TABLE C-1 Selected Theoretical Models Describing Health Behavior, Food Choice, and Behavior Change

Theory

Brief Description

Health Belief Model (Rosenstock, 1974)

Assumes individuals will protect their health if they think they are susceptible to the threat, believe that if they change behaviors they can reduce the threat (with benefits outweighing barriers), and that they are able to make the change.

Life Course Perspective (Wethington, 2005)

Key concepts:

  • trajectories (stable patterns of behavior over time);

  • transitions (changes in social responsibilies and roles);

  • turning points (major life events);

  • cultural and contextual influences (environmental events that shape and constrain change and adaptation);

  • timing in lives (interaction between the timing of the event and the age/stage of the life course);

  • linked lives (dependence of one person on another); and

  • adaptive strategies (conscious decisions)

Optimistic Bias (Shepard, 1999) (Weinstein, 1987)

Underestimation of the risk to oneself relative to others.

PEN-3 (Airhihenbuwa, 1995)

Consists of three interrelated and interdependent dimensions of health: health education diagnosis (identification of the target audience); education diagnosis of health behavior (exploration of target audience’s supporting factors and beliefs); and cultural appropriateness of the health behavior (both positive and negative).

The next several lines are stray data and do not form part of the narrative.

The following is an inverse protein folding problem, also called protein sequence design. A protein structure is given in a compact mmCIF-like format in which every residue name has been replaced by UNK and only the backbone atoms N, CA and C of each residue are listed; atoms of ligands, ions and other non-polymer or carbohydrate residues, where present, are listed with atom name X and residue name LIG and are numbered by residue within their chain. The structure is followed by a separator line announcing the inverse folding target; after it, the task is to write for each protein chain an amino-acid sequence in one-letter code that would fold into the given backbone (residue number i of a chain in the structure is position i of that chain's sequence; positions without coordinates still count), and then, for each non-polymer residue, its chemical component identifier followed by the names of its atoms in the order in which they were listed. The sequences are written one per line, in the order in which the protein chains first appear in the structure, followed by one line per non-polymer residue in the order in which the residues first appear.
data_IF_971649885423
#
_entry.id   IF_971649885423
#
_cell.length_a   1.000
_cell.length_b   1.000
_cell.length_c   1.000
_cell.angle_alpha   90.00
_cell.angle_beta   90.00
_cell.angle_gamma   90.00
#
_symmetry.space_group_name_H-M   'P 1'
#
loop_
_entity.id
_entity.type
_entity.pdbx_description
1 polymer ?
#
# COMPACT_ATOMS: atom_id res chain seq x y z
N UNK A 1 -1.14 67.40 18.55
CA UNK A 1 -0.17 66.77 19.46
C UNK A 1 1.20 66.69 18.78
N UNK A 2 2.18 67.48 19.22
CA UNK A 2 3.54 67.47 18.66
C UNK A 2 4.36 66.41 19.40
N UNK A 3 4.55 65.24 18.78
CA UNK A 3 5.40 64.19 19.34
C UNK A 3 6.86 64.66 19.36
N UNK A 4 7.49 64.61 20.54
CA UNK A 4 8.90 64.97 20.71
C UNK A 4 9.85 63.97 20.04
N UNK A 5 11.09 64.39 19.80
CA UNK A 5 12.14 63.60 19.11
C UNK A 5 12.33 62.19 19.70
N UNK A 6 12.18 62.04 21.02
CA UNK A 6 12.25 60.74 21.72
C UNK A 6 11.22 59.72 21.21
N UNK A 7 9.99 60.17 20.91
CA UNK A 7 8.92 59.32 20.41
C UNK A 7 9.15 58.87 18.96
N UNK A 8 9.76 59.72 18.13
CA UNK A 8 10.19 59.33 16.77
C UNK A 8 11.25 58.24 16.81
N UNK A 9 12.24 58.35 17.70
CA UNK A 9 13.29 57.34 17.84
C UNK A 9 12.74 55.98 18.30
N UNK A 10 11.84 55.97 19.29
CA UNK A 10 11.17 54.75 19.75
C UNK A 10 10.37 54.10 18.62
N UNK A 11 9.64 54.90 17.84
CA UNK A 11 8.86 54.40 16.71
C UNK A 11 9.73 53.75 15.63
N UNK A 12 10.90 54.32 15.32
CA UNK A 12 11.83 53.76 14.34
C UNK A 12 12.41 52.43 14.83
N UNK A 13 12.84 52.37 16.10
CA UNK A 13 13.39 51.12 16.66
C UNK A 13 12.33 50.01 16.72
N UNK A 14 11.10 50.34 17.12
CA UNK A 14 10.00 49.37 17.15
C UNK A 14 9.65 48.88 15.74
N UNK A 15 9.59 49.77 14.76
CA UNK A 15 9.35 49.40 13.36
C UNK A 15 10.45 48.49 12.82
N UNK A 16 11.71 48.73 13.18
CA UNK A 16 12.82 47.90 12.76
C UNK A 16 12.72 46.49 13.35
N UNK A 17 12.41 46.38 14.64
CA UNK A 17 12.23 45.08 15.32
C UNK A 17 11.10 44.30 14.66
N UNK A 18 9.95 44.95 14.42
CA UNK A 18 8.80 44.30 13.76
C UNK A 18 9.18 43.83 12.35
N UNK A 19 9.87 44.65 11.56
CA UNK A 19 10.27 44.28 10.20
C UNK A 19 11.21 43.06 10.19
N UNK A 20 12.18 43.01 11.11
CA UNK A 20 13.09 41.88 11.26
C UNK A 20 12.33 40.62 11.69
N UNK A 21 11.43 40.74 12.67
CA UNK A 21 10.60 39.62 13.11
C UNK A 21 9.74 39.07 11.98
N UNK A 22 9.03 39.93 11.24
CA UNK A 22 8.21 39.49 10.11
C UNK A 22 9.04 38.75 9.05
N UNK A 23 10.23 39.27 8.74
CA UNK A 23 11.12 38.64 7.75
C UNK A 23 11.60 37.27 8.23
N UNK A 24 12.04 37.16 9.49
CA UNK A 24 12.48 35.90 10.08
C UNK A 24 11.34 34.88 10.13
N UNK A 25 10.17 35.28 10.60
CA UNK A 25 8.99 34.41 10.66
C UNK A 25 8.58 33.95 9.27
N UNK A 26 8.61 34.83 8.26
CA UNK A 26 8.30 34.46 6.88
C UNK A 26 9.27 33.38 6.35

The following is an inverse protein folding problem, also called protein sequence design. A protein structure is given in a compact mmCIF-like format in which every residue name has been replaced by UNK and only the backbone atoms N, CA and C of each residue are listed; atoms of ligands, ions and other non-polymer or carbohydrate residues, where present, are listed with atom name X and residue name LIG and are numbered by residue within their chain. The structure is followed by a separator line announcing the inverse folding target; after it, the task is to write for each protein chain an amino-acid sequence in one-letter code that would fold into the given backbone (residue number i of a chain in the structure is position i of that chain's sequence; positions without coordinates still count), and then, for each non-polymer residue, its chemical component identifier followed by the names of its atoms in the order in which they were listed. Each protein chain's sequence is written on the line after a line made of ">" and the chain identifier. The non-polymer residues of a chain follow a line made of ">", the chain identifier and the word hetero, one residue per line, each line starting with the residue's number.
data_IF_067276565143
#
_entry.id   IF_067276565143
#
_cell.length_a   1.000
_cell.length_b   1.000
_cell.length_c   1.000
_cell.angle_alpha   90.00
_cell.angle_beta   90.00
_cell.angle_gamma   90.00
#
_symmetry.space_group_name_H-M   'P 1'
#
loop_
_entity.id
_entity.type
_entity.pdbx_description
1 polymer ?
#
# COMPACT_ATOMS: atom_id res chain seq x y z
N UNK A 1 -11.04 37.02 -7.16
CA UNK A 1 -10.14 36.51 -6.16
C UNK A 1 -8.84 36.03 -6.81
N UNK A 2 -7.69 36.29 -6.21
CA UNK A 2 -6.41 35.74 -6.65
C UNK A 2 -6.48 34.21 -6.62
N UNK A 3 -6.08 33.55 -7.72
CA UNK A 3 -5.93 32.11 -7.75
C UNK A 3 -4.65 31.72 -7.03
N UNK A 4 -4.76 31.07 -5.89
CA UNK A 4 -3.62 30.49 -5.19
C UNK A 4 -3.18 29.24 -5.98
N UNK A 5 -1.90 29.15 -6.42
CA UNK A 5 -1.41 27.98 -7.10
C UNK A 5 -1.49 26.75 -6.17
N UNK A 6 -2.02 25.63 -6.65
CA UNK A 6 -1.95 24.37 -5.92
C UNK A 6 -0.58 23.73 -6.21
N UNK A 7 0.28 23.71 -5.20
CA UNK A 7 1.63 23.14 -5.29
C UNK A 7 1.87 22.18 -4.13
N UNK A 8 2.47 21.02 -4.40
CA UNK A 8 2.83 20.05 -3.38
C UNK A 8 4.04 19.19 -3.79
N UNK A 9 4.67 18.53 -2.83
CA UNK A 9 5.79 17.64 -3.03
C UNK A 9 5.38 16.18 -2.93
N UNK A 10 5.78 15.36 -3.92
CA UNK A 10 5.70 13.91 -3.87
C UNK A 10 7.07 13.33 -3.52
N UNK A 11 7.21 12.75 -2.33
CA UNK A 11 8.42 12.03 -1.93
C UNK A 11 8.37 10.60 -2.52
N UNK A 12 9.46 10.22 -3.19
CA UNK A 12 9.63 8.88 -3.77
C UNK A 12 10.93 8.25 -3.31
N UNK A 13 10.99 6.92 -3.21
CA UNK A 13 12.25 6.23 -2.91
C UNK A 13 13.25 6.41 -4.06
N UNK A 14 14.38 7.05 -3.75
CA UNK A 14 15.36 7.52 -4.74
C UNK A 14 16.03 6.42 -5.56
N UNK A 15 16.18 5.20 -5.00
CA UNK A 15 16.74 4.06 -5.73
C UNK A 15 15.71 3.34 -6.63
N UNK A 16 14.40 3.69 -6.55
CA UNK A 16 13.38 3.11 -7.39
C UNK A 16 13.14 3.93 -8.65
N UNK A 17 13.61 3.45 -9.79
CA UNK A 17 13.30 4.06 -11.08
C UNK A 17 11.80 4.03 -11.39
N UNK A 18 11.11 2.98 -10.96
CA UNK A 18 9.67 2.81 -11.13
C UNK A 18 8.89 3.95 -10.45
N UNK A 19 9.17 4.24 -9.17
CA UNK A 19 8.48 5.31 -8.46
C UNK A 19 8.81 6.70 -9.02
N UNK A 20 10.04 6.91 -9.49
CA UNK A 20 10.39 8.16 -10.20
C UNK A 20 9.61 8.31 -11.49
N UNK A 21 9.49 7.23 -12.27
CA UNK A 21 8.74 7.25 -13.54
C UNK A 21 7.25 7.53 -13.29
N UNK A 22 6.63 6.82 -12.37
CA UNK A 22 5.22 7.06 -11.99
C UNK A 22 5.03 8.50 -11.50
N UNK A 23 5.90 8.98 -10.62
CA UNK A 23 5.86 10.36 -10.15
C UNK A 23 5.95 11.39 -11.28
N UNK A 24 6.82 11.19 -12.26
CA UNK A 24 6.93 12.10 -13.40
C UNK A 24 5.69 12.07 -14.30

Transtheoretical Model (Stages of Change) (Prochaska, 1995) (Prochaska and Vellicer, 1997) (Weinstein et al., 1998)

Integrates a variety of theories (transtheoretical) to both describe progression of changes and to explain associated behaviors necessary to achieve change. Stages include:

  • Precontemplation (time when an individual is not considering or not aware that change is needed);

  • Contemplation (time when an individual is aware of a problem and is considering action to resolve it);

  • Preparation (time when an individual commits to taking action);

  • Action (time when effort is noted);

  • Maintenance (time when a person tries to stabilize the change);

  • Termination (time when no temptation to revert back to old behavior).



The National Academies | 500 Fifth St. N.W. | Washington, D.C. 20001
Copyright © National Academy of Sciences. All rights reserved.
Terms of Use and Privacy Statement